Citizens' Issues
Lodha panel moves SC against BCCI over non-compliance
The Justice Lodha Committee on Wednesday sought the removal of Board of Control for Cricket in India (BCCI) office-bearers, telling the Supreme Court that the country's apex cricketing body was not complying with its recommendations on organisational reforms.
 
As the Lodha Committee's counsel Gopal Shankarnarayan handed over the panel's report to the apex court, the bench headed by Chief Justice Tirath Singh Thakur observed, "If the BCCI thinks that they can defy the court's order and take the law into their own hands, they are mistaken."
 
Having observed this, the bench said it will hold a hearing on October 6 regarding the Lodha panel's report and the suggestion that the BCCI office-bearers should be removed en bloc.
 
The report by the Lodha panel had accused the BCCI of stalling reforms at every stage and violating the directions issued by the apex court. 
 
Complaining that the BCCI had ignored orders of the court and its recommendations on several issues, the Lodha panel sought action against the board's top brass, including BCCI President Anurag Thakur, for violating the apex court's orders. 
 
"The BCCI thinks it is law unto itself. We know how to get our orders implemented. BCCI thinks it is the lord. You (BCCI) better fall in line or we will make you fall in line. The conduct of the BCCI is in poor taste," Chief Justice Thakur asserted.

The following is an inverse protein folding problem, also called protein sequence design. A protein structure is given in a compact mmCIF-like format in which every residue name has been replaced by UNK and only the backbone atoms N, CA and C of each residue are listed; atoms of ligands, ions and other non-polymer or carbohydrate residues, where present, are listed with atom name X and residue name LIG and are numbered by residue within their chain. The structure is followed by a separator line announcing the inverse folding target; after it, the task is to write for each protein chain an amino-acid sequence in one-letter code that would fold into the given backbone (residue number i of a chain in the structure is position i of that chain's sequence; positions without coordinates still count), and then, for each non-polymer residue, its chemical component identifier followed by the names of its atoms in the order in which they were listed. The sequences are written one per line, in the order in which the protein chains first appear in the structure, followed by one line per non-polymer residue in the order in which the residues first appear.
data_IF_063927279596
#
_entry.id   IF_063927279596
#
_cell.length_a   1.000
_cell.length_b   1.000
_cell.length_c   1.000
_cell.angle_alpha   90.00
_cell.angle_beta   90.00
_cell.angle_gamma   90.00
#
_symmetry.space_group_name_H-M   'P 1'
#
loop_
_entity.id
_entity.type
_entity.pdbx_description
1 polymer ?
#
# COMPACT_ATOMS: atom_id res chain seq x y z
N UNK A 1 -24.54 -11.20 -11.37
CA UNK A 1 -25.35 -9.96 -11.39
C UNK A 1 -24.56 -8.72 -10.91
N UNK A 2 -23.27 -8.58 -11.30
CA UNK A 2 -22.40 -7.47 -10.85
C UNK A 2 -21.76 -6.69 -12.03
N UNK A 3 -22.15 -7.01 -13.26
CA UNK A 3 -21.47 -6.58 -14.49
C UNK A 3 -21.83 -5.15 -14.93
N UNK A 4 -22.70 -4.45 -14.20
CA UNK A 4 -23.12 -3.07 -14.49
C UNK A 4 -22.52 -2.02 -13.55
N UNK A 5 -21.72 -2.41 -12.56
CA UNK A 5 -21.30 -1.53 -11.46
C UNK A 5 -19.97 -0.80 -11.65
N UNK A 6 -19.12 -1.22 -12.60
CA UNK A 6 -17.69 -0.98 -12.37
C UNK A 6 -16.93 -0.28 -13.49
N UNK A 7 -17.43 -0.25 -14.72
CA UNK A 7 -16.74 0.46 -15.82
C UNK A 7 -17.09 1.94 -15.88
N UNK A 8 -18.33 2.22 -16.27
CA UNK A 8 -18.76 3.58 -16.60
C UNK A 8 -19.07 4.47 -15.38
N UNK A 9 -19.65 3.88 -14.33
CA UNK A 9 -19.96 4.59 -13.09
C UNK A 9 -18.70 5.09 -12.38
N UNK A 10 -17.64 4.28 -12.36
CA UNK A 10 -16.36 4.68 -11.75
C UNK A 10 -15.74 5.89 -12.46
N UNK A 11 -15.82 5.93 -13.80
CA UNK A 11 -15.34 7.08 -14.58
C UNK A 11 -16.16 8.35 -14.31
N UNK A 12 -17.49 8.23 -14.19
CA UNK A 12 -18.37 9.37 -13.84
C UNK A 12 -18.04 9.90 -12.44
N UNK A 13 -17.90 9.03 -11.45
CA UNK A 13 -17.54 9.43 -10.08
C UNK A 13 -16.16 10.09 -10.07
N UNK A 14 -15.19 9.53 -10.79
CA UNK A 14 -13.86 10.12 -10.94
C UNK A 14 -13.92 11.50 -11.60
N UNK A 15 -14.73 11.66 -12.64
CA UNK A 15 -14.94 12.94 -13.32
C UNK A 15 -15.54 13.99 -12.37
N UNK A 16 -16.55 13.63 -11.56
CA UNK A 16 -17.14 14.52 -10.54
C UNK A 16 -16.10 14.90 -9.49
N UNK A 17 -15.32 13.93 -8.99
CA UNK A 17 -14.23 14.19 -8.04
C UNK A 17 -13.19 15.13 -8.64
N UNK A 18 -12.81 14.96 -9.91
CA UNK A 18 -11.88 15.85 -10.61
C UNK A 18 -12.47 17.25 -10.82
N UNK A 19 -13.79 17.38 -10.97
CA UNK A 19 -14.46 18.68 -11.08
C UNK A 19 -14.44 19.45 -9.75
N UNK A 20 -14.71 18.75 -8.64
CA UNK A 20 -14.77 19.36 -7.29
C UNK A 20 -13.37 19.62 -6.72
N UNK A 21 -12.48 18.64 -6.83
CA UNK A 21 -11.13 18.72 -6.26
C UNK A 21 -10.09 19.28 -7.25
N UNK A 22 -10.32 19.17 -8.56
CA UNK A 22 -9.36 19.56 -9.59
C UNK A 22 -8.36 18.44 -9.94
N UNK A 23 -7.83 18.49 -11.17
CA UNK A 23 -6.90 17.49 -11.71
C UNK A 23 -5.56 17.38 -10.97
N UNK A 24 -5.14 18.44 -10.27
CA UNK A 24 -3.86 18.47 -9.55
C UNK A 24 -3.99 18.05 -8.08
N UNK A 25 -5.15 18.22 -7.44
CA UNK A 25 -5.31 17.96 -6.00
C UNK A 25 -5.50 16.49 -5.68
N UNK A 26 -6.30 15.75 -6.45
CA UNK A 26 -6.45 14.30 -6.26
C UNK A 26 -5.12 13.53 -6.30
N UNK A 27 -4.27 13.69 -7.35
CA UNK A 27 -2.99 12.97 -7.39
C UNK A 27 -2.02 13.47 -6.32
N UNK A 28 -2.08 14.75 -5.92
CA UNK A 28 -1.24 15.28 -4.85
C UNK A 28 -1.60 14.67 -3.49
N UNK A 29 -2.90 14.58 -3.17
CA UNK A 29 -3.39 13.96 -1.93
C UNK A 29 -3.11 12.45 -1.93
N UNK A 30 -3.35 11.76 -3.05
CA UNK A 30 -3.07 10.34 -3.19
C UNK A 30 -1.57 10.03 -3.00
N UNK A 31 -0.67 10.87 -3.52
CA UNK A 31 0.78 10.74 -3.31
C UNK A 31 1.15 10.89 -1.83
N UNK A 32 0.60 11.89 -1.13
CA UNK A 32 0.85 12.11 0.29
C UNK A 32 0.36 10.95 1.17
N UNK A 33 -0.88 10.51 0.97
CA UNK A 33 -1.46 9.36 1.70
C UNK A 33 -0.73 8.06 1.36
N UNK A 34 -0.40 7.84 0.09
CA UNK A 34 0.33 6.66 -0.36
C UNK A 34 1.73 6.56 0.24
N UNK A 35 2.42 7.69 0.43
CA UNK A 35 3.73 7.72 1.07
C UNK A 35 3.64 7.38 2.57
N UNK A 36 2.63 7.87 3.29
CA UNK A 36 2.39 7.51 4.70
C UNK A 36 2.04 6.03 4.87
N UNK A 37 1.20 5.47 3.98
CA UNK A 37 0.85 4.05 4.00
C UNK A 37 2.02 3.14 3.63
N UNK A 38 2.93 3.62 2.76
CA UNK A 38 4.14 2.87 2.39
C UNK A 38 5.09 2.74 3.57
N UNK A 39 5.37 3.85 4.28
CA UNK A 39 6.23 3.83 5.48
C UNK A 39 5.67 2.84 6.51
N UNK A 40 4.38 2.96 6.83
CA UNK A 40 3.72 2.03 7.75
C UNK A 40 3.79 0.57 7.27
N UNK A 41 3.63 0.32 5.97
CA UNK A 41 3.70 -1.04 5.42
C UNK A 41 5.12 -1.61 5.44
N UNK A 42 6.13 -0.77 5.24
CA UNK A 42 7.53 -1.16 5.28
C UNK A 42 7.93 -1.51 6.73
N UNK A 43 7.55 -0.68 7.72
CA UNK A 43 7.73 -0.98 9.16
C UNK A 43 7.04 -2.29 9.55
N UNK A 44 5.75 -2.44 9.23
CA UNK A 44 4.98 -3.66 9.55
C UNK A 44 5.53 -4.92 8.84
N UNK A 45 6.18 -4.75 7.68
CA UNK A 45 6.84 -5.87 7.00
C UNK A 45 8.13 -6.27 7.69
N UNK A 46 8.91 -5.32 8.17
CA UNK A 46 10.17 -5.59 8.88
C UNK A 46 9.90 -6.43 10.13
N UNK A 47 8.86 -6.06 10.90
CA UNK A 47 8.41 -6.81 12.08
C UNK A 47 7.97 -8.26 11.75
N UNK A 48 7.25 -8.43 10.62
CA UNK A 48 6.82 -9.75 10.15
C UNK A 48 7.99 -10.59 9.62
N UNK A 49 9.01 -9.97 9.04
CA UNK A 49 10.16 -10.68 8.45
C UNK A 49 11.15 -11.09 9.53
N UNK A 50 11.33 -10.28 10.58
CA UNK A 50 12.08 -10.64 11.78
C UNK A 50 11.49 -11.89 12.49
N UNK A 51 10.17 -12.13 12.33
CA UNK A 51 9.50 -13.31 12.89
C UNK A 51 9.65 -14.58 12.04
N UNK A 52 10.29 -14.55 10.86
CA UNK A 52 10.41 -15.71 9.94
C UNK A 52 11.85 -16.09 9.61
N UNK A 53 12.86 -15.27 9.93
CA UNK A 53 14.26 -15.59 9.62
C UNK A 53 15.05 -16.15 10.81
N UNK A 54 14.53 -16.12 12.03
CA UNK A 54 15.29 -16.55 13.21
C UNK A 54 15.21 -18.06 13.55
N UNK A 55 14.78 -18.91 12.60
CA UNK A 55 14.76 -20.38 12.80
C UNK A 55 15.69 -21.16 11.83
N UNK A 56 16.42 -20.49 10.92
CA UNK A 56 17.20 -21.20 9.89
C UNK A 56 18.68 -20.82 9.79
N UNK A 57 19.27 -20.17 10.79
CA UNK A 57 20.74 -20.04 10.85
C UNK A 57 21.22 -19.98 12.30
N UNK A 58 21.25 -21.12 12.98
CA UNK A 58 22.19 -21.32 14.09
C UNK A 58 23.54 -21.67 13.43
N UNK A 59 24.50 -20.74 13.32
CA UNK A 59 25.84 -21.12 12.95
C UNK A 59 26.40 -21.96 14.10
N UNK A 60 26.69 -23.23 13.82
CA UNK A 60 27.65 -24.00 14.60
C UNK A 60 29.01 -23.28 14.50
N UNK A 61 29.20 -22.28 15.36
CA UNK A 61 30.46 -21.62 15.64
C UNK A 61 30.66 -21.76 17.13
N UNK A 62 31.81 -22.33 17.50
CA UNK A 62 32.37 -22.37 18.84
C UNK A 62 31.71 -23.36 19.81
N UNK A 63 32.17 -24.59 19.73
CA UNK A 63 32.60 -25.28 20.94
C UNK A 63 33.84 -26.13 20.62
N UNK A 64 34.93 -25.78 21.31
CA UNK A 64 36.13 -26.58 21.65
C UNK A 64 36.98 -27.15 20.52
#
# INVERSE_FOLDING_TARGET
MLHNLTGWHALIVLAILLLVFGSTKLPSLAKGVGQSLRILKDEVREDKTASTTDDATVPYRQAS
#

The Lodha Committee, which was appointed by the Supreme Court to clean up cricket administration in India following corruption and match-fixing scandals, had earlier submitted its report advising far-reaching changes in the way the game is run in the country.
 
The recommendations by the panel sought to define stringent eligibility criteria for BCCI office-bearers and set limits to their tenure. Ministers and bureaucrats currently holding office will not to be allowed to hold BCCI positions, neither would those officials holding office in their state associations or those above 70 years of age.
 
The Lodha Committee also advised that there should be five elected office-bearers -- president, secretary and one vice-president instead of the current five, treasurer and joint-secretary. The panel also proposed that these officials should serve no more than three three-year terms and that there must be a "cooling-off" period between terms to prevent them from holding office for several years at a stretch.
 
The Lodha panels report had also recommended that the BCCI Working Committee must be replaced with a nine-member apex council which will include representatives from the players' community, including one woman. 
 
There was also a proposal that a nominee of the Comptroller and Auditor General should be included in the apex council to keep an eye on how the BCCI was utilising its financial resources.
 
The Supreme Court had accepted all these recommendations and had asked the BCCI to implement them.